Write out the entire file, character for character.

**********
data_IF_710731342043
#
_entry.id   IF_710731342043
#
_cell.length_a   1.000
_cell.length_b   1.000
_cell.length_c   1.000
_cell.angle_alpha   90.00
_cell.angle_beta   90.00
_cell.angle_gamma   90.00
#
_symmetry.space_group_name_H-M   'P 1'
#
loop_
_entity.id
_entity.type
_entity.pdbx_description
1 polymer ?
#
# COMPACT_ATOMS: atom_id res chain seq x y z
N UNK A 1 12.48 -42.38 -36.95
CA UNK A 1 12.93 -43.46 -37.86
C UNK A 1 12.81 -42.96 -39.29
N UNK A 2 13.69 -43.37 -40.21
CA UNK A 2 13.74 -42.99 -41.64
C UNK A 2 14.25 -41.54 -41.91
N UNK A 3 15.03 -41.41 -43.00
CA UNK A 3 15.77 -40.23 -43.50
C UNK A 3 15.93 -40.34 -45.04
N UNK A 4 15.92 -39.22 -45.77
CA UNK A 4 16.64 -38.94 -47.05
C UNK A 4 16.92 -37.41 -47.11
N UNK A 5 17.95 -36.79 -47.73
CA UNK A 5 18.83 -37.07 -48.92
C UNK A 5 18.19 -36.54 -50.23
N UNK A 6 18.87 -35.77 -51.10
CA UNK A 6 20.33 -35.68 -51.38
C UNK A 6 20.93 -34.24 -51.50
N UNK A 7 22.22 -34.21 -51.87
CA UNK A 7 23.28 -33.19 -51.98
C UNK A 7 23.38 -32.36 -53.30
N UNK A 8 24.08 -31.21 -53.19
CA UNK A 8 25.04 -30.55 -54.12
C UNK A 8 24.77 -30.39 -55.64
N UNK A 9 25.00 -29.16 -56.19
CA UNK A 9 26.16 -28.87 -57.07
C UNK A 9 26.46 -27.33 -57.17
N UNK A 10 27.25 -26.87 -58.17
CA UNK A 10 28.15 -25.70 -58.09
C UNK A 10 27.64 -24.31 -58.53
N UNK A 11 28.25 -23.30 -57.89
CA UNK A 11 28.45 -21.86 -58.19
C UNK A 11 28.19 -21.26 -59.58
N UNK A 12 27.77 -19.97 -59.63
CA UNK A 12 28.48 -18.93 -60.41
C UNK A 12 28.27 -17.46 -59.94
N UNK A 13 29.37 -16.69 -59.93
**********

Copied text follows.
data_IF_710731342043
#
_entry.id   IF_710731342043
#
_cell.length_a   1.000
_cell.length_b   1.000
_cell.length_c   1.000
_cell.angle_alpha   90.00
_cell.angle_beta   90.00
_cell.angle_gamma   90.00
#
_symmetry.space_group_name_H-M   'P 1'
#
loop_
_entity.id
_entity.type
_entity.pdbx_description
1 polymer ?
#
# COMPACT_ATOMS: atom_id res chain seq x y z
N UNK A 1 12.48 -42.38 -36.95
CA UNK A 1 12.93 -43.46 -37.86
C UNK A 1 12.81 -42.96 -39.29
N UNK A 2 13.69 -43.37 -40.21
CA UNK A 2 13.74 -42.99 -41.64
C UNK A 2 14.25 -41.54 -41.91
N UNK A 3 15.03 -41.41 -43.00
CA UNK A 3 15.77 -40.23 -43.50
C UNK A 3 15.93 -40.34 -45.04
N UNK A 4 15.92 -39.22 -45.77
CA UNK A 4 16.64 -38.94 -47.05
C UNK A 4 16.92 -37.41 -47.11
N UNK A 5 17.95 -36.79 -47.73
CA UNK A 5 18.83 -37.07 -48.92
C UNK A 5 18.19 -36.54 -50.23
N UNK A 6 18.87 -35.77 -51.10
CA UNK A 6 20.33 -35.68 -51.38
C UNK A 6 20.93 -34.24 -51.50
N UNK A 7 22.22 -34.21 -51.87
CA UNK A 7 23.28 -33.19 -51.98
C UNK A 7 23.38 -32.36 -53.30
N UNK A 8 24.08 -31.21 -53.19
CA UNK A 8 25.04 -30.55 -54.12
C UNK A 8 24.77 -30.39 -55.64
N UNK A 9 25.00 -29.16 -56.19
CA UNK A 9 26.16 -28.87 -57.07
C UNK A 9 26.46 -27.33 -57.17
N UNK A 10 27.25 -26.87 -58.17
CA UNK A 10 28.15 -25.70 -58.09
C UNK A 10 27.64 -24.31 -58.53
N UNK A 11 28.25 -23.30 -57.89
CA UNK A 11 28.45 -21.86 -58.19
C UNK A 11 28.19 -21.26 -59.58
N UNK A 12 27.77 -19.97 -59.63
CA UNK A 12 28.48 -18.93 -60.41
C UNK A 12 28.27 -17.46 -59.94
N UNK A 13 29.37 -16.69 -59.93